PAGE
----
NYC Food Policy Center January 2024 Food Flash

by Marissa Sheldon, MPH
Food Flash

A roundup of food policy topics

What’s Hot: NYC Delivery Workers Minimum Wage Increase
The nation’s first minimum wage law for app-based delivery workers went into effect in NYC in early December. The law requires food delivery apps like DoorDash, GrubHub, and Uber Eats, to pay their delivery workers at least $17.96 per hour plus tips. Previously, most delivery workers earned an average of $7 per hour before tips. 

The law passed in June 2023 and was set to go into effect on July 12, 2023, but was delayed due to lawsuits filed against the city by the delivery apps. On September 28, New York State Appeals Judge Nicholas Moyne ruled against the tech companies and allowed the wage increase to take effect. However, Uber then appealed to a higher court, the Appellate Division of the New York State Supreme Court, which caused further delays. On November 30, Judge Llinét M. Rosado denied Uber’s appeal, and the minimum wage went into effect in early December. 

Now, because app-based delivery workers are guaranteed a minimum wage, they can take more time to make their deliveries safely, rather than racing through busy NYC streets in order to make as many deliveries as possible to earn more money. 

Food Policy Watchdog: 21 Million Kids will Receive Summer Food Benefits
On January 10, the USDA announced that a total of 44 states, US territories, and tribes will be participating in the new Summer EBT program that provides grocery benefits for low-income families with school-aged children (including preschool) when schools are closed for the summer. Eligible families – those who qualify for free or reduced-price school lunch – will receive an EBT card that will be loaded automatically with $40 per child per month to purchase groceries anywhere that SNAP benefits are accepted.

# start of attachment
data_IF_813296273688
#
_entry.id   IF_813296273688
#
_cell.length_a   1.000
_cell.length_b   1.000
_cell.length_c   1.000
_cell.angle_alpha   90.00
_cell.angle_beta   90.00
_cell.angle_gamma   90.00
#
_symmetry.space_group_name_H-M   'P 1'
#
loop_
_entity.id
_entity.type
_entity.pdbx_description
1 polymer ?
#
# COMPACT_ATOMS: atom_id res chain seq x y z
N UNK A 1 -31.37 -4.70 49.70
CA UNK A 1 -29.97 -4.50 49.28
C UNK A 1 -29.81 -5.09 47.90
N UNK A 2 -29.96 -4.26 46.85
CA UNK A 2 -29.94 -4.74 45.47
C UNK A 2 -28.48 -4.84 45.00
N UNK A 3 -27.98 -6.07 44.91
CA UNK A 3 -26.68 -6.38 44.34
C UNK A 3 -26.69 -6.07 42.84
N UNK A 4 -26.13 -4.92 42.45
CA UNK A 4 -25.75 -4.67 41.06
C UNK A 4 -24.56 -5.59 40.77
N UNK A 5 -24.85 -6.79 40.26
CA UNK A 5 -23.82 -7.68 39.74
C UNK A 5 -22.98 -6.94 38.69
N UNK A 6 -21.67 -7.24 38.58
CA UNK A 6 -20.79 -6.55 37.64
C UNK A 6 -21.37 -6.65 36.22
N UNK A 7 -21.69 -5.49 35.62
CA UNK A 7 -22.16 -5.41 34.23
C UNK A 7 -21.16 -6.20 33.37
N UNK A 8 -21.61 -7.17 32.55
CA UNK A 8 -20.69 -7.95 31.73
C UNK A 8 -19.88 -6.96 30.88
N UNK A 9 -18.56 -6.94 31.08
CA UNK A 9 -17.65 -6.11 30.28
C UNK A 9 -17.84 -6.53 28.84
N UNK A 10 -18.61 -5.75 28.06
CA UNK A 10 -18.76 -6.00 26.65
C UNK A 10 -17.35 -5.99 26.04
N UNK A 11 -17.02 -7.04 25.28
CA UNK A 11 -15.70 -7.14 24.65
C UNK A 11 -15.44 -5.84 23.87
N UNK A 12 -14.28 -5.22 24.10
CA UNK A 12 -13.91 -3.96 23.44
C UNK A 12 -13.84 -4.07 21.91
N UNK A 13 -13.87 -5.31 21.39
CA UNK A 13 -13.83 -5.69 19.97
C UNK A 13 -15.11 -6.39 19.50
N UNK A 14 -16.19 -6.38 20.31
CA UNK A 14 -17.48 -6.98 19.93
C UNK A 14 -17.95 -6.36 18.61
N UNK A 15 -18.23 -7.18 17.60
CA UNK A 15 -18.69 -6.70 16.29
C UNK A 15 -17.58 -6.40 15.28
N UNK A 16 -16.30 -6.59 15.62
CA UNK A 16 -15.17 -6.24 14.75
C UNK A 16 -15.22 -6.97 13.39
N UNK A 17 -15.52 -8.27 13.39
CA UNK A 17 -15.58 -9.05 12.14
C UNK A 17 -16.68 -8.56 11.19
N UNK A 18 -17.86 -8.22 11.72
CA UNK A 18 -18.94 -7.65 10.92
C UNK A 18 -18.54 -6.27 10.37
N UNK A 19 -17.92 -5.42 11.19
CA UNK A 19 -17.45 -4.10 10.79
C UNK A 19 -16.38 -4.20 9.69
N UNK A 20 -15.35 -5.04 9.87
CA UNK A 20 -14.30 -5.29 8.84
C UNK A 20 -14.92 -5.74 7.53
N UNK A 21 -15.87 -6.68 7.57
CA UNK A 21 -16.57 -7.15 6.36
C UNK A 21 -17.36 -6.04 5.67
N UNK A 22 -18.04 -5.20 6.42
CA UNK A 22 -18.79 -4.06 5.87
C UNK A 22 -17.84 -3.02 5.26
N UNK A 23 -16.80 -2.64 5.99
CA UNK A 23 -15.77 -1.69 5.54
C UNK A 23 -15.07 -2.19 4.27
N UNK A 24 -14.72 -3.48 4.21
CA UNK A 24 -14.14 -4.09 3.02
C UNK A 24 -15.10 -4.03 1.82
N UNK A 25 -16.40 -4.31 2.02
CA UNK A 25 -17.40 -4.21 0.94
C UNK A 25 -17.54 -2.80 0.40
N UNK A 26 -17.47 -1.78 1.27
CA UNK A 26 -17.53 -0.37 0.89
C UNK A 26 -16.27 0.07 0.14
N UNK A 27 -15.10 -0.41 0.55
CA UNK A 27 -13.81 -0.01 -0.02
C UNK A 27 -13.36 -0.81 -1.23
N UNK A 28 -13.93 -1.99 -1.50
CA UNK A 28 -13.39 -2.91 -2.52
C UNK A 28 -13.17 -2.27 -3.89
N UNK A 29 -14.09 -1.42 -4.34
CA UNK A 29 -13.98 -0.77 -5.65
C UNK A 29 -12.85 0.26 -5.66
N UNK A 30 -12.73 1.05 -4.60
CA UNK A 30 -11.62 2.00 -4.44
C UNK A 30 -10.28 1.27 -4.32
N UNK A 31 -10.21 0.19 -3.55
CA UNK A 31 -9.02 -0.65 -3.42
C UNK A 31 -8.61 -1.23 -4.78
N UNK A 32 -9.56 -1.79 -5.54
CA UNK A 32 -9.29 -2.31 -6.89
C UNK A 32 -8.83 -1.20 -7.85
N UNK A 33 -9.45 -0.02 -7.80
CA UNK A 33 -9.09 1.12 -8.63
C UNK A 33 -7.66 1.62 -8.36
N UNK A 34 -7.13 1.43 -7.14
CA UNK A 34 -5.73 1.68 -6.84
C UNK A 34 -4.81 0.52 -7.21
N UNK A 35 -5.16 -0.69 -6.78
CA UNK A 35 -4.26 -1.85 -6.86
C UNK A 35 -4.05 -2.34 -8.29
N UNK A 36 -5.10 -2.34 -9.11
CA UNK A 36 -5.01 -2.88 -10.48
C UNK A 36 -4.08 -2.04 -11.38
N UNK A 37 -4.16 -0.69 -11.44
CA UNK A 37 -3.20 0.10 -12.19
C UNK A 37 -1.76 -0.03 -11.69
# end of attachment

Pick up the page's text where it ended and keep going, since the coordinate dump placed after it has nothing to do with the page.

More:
Evaluations of a multi-year demonstration project proved that a Summer EBT program can reduce child hunger and improve diet quality. 

Fifteen states – Alabama, Alaska, Florida, Georgia, Iowa, Louisiana, Mississippi, Nebraska, Oklahoma, South Carolina, South Dakota, Texas, Vermont, and Wyoming – opted out of participating in the program in 2024, citing reasons including administrative burden, existing summer nutrition programs, or their refusal to accept federal money. 

Farm Bill Update
On November 16, 2023, President Joe Biden signed the Further Continuing Appropriations and Other Extensions Act, 2024, which extends the 2018 Farm Bill and allows authorized programs to continue operating through September 30, 2024. Lawmakers are still hoping to pass a new farm bill by the summer of 2024, but funding delays and disagreements between political parties leave no guarantees. 

On January 17, Senate Ag Committee Chair Debbie Stabenow (D-Mich) introduced a new crop insurance proposal that would allow for greater variety and affordability among crop insurance options for farmers without dipping into funding for other Democratic priorities such as nutrition or climate. To achieve this goal, Stabenow suggests streamlining policies like the Whole Farm Revenue Protection program and the Micro Farm Insurance program. However, this proposal is receiving some pushback from Republican committee members. 

Quote of the Month: “No child in this country should go hungry. They certainly shouldn’t go hungry because they lose access to nutritious school meals during the summer months.” – Agriculture Secretary Tom Vilsack

Fact Check: Growing Corn on Mars
The University of Nebraska-Lincoln (UNL) wants to grow corn on Mars. SPACE2 (Space, Policy, Agriculture, Climate, and Extreme Environment) is a team led by Professors Santosh Pitla and Yufeng Ge, whose mission is to “grow the first acre of corn on Mars’ soil.” Why? Professor Ge explains that it is an important vision for multiple reasons. 

  1. To support astronauts traveling into space.
  2. To create a foundation to support life outside of Earth.
  3. To conduct novel experiments in agriculture to answer questions such as “how does gravity affect plants?” and help increase plants’ resilience amidst the challenges of climate change. 

Nebraska ranks third among the top agriculture-producing states and grows millions of acres of corn, making UNL well-situated to lead the way in space-based agriculture. 

Related Articles

Subscribe To Weekly NYC Food Policy Watch Newsletter
Subscribe to our weekly email newsletter today to receive updates on the latest news, reports and event information
No Thanks
Thanks for signing up. You must confirm your email address before we can send you. Please check your email and follow the instructions.
We respect your privacy. Your information is safe and will never be shared.
Don't miss out. Subscribe today.